State

Coal baron Jim Justice owes $4.2 million in overdue Ky. taxes as he seeks office

Democratic candidate Jim Justice speaks during a gubernatorial debate against Senate Majority Leader Bill Cole R-W.Va., Tuesday, Oct. 4, 2016 at the Clay Center in Charleston W.Va.
Democratic candidate Jim Justice speaks during a gubernatorial debate against Senate Majority Leader Bill Cole R-W.Va., Tuesday, Oct. 4, 2016 at the Clay Center in Charleston W.Va. AP

A billionaire coal operator who wants to be governor of West Virginia is paying off delinquent property taxes in Eastern Kentucky but has a big debt to whittle down.

As of Oct. 12, coal companies controlled by Jim Justice owed $4.2 million in back taxes on equipment, land or coal reserves in Knott, Pike, Floyd, Harlan and Magoffin counties, county records show.

Local officials have had some frustrations in recent years trying to collect property taxes from Justice, a Democrat that Forbes says has a net worth of $1.56 billion.

Property taxes in Kentucky are a key source of funding for schools, county governments, health departments and other local services.

That money is particularly important as Eastern Kentucky counties struggle with a sharp downturn in coal production that has slashed receipts from a tax on mined coal, said Knott County Judge-Executive Zachary Combs Weinberg.

Weinberg said the budget in his mountainous, rural county is half what it once was. The county has cut employees through attrition, doubled up on duties for many that remain, reduced insurance benefits and even started turning off the lights at county parks at night.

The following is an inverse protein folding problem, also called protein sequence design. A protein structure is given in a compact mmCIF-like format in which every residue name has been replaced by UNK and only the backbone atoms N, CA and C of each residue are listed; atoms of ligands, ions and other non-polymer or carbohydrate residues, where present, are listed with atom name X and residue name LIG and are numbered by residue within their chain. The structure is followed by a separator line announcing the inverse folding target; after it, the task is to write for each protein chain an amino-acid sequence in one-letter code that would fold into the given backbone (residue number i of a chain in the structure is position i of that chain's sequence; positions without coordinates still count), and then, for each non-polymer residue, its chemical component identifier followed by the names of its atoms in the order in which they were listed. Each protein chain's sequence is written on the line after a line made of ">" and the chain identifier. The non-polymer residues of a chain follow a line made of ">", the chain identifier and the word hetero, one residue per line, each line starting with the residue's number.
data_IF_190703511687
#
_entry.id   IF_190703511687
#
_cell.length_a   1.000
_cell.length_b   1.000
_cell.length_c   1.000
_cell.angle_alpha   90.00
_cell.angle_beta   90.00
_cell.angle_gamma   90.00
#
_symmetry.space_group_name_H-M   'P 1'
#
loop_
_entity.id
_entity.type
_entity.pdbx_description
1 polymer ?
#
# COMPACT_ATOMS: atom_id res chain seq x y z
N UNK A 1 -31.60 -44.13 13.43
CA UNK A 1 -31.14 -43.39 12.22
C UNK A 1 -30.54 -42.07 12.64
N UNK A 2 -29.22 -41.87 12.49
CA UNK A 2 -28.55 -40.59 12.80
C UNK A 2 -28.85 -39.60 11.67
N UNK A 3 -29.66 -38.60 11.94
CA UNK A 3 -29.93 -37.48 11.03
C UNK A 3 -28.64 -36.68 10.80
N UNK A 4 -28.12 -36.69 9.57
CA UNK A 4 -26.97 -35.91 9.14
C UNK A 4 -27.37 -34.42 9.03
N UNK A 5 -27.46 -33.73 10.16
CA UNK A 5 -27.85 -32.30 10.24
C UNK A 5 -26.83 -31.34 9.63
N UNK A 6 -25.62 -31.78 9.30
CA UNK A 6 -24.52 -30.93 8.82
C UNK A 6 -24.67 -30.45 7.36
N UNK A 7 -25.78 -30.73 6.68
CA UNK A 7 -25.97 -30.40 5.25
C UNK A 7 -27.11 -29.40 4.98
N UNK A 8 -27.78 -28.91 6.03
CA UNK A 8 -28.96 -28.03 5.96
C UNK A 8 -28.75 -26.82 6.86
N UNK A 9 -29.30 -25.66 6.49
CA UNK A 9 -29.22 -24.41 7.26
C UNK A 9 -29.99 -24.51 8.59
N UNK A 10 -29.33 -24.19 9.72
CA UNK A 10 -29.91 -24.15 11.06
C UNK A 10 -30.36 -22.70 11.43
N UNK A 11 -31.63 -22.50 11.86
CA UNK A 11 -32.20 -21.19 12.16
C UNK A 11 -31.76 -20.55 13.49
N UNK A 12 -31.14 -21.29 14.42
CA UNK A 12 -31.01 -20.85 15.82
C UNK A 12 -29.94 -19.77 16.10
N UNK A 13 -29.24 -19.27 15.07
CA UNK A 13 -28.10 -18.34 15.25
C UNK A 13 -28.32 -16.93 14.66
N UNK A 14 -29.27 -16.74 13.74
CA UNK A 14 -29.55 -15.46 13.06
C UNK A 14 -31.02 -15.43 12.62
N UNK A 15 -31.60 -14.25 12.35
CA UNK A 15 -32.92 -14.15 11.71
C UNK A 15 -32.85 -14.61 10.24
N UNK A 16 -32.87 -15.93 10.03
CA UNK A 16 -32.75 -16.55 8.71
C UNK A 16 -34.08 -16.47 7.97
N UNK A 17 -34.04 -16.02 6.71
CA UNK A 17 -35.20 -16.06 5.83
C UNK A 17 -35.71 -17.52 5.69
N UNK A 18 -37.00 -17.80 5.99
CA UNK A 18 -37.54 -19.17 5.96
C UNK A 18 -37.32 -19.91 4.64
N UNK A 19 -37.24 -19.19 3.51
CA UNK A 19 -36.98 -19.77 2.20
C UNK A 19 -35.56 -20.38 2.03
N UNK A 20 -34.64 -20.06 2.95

“Any monies that we don’t receive makes it that much tougher,” said Weinberg, a Democrat. “It affects all the people in the county.”

$2,289,738 The amount a Jim Justice company called Kentucky Fuel Corporation owes in delinquent property taxes in Knott County, Ky.

A Justice company called Kentucky Fuel Corporation owes a total of $2,289,738 in delinquent property taxes in Knott County, according to records in Clerk Ken Gayheart’s office.

That is by far the largest delinquency in the county, Weinberg said.

Justice’s coal companies also owe $1,086,054 in delinquent property taxes in Pike County; $478,051 in Floyd County; $186,753 in Magoffin County; and $183,286 in Harlan County, local records show.

Tom D. Lusk, chief operating officer at Justice’s Southern Coal Corporation, said company officials are working with Kentucky counties and the state to resolve tax issues.

Making payments